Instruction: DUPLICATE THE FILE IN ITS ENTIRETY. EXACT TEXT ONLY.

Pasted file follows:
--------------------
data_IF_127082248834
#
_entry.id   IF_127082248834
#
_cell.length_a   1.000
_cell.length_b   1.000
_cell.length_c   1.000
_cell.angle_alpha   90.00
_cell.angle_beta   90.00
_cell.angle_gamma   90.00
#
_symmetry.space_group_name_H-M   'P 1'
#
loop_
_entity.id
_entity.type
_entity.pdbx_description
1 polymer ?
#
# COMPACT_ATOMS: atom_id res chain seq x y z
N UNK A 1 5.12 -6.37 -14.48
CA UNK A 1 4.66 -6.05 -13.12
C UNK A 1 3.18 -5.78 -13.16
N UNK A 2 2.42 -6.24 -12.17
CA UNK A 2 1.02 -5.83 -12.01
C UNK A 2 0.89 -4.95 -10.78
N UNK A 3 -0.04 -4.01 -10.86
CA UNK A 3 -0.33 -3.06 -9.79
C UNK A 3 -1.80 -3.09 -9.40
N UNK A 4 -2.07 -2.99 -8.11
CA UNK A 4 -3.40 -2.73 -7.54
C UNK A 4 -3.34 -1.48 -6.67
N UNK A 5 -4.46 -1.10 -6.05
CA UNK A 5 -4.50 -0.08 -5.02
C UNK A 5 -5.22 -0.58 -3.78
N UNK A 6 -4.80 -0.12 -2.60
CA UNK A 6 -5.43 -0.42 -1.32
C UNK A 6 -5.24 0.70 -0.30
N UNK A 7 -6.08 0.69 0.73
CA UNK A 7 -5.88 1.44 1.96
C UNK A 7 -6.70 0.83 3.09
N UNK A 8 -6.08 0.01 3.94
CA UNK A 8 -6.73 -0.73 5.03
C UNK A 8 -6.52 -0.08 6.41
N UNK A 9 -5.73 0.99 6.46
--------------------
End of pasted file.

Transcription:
data_IF_127082248834
#
_entry.id   IF_127082248834
#
_cell.length_a   1.000
_cell.length_b   1.000
_cell.length_c   1.000
_cell.angle_alpha   90.00
_cell.angle_beta   90.00
_cell.angle_gamma   90.00
#
_symmetry.space_group_name_H-M   'P 1'
#
loop_
_entity.id
_entity.type
_entity.pdbx_description
1 polymer ?
#
# COMPACT_ATOMS: atom_id res chain seq x y z
N UNK A 1 5.12 -6.37 -14.48
CA UNK A 1 4.66 -6.05 -13.12
C UNK A 1 3.18 -5.78 -13.16
N UNK A 2 2.42 -6.24 -12.17
CA UNK A 2 1.02 -5.83 -12.01
C UNK A 2 0.89 -4.95 -10.78
N UNK A 3 -0.04 -4.01 -10.86
CA UNK A 3 -0.33 -3.06 -9.79
C UNK A 3 -1.80 -3.09 -9.40
N UNK A 4 -2.07 -2.99 -8.11
CA UNK A 4 -3.40 -2.73 -7.54
C UNK A 4 -3.34 -1.48 -6.67
N UNK A 5 -4.46 -1.10 -6.05
CA UNK A 5 -4.50 -0.08 -5.02
C UNK A 5 -5.22 -0.58 -3.78
N UNK A 6 -4.80 -0.12 -2.60
CA UNK A 6 -5.43 -0.42 -1.32
C UNK A 6 -5.24 0.70 -0.30
N UNK A 7 -6.08 0.69 0.73
CA UNK A 7 -5.88 1.44 1.96
C UNK A 7 -6.70 0.83 3.09
N UNK A 8 -6.08 0.01 3.94
CA UNK A 8 -6.73 -0.73 5.03
C UNK A 8 -6.52 -0.08 6.41
N UNK A 9 -5.73 0.99 6.46